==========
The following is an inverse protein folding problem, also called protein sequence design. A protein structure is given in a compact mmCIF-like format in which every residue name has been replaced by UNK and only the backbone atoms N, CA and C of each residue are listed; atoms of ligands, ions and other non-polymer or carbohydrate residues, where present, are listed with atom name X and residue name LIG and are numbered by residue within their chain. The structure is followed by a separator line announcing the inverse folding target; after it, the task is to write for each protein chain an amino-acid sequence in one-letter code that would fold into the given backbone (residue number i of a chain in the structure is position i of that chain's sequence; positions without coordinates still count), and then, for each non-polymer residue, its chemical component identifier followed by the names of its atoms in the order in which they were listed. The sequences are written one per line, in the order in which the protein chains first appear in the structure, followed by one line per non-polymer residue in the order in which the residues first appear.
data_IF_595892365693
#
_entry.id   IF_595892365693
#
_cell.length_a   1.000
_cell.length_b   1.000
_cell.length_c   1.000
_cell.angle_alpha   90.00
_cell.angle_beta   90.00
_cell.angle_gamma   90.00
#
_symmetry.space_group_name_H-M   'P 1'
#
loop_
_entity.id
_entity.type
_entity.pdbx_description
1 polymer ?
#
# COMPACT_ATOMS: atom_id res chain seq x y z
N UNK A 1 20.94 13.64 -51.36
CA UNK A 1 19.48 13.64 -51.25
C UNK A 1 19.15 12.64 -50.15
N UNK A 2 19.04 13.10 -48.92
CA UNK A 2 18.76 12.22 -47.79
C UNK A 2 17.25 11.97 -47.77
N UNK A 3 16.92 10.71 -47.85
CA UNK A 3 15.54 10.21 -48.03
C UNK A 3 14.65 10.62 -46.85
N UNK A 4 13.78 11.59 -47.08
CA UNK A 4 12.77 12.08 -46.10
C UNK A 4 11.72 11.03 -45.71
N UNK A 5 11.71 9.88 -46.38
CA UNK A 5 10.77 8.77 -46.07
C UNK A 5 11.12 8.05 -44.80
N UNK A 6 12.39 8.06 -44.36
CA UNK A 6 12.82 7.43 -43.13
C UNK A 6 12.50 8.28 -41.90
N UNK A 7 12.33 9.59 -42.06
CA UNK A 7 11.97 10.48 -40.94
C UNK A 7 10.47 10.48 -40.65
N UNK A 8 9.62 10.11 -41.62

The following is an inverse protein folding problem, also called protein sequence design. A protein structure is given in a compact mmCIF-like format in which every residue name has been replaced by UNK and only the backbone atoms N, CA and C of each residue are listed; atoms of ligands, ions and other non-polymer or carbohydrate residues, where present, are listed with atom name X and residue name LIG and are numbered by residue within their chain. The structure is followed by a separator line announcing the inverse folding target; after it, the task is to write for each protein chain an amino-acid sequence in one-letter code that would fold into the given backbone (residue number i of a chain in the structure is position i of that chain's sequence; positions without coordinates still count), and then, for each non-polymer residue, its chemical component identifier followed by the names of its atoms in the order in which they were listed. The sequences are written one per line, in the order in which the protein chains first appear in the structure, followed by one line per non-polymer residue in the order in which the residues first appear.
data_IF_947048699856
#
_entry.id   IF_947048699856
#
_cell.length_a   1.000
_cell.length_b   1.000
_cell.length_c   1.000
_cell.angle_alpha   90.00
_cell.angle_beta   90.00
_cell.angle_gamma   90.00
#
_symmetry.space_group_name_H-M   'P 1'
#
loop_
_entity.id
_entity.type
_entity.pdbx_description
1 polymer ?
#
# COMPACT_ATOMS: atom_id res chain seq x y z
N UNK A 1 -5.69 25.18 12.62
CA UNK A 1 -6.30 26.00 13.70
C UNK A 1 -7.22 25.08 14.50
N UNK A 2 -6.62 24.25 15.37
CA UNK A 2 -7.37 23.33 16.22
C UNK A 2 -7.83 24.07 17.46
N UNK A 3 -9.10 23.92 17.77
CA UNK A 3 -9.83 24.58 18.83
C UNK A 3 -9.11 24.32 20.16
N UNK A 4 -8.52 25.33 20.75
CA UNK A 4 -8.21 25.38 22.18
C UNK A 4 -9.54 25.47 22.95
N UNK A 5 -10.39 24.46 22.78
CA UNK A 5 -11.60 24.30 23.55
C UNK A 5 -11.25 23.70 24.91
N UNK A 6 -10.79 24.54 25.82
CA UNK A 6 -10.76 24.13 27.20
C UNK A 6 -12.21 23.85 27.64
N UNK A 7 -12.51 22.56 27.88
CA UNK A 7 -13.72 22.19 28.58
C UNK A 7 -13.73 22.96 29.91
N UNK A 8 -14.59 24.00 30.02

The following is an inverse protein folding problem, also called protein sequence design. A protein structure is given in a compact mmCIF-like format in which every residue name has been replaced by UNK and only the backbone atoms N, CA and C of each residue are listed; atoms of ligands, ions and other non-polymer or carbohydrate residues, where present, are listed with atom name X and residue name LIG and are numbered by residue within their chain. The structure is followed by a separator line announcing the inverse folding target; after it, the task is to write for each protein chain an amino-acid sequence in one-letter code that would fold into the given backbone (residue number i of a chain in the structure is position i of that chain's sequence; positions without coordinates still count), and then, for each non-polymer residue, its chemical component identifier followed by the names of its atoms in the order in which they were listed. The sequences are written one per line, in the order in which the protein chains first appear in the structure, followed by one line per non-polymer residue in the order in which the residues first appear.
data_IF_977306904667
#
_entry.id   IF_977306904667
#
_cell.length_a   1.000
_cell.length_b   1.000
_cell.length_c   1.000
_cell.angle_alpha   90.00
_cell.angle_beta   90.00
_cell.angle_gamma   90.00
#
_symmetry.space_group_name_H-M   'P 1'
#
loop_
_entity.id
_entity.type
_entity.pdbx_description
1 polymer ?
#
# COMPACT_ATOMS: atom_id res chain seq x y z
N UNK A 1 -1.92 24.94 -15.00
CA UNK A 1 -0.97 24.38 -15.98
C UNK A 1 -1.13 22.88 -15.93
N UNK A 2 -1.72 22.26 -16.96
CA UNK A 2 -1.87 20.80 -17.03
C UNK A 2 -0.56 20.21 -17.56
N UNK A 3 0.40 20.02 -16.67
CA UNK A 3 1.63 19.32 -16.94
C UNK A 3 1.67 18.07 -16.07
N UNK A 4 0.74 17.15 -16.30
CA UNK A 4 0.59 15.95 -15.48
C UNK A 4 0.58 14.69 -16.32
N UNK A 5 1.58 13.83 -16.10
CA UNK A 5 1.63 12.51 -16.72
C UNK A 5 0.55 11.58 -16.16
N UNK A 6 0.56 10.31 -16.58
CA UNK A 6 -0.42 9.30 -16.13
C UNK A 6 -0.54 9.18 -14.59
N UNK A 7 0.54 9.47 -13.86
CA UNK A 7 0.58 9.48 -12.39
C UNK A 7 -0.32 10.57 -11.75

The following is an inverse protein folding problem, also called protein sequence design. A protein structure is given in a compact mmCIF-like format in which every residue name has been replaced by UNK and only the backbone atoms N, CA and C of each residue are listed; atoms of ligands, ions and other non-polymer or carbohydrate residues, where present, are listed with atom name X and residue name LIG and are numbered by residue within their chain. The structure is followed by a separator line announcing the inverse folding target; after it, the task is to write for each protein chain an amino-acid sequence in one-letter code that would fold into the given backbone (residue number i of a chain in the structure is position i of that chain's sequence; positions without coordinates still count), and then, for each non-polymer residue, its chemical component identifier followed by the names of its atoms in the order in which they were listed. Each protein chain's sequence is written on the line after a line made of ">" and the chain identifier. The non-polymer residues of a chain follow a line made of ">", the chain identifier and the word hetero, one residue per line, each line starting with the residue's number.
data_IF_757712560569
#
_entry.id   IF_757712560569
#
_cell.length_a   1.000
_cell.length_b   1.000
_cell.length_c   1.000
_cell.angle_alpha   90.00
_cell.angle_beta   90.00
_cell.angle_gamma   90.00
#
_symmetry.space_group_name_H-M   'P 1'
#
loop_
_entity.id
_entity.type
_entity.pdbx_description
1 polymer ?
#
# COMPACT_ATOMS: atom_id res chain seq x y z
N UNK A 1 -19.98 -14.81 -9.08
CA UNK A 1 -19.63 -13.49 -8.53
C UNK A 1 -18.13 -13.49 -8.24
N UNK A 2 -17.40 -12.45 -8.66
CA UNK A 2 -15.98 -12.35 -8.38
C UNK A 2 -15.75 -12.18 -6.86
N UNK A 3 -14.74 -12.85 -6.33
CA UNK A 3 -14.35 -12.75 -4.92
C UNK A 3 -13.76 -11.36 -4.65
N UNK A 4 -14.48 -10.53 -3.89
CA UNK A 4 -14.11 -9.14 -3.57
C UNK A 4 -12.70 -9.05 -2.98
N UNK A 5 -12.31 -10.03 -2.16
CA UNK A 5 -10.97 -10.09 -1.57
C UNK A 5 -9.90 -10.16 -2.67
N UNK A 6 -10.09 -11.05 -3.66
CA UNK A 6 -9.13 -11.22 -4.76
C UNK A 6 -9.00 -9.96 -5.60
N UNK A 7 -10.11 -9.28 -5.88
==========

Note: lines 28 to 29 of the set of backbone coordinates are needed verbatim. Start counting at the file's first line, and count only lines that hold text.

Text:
N UNK A 3 16.92 10.71 -47.85
CA UNK A 3 15.54 10.21 -48.03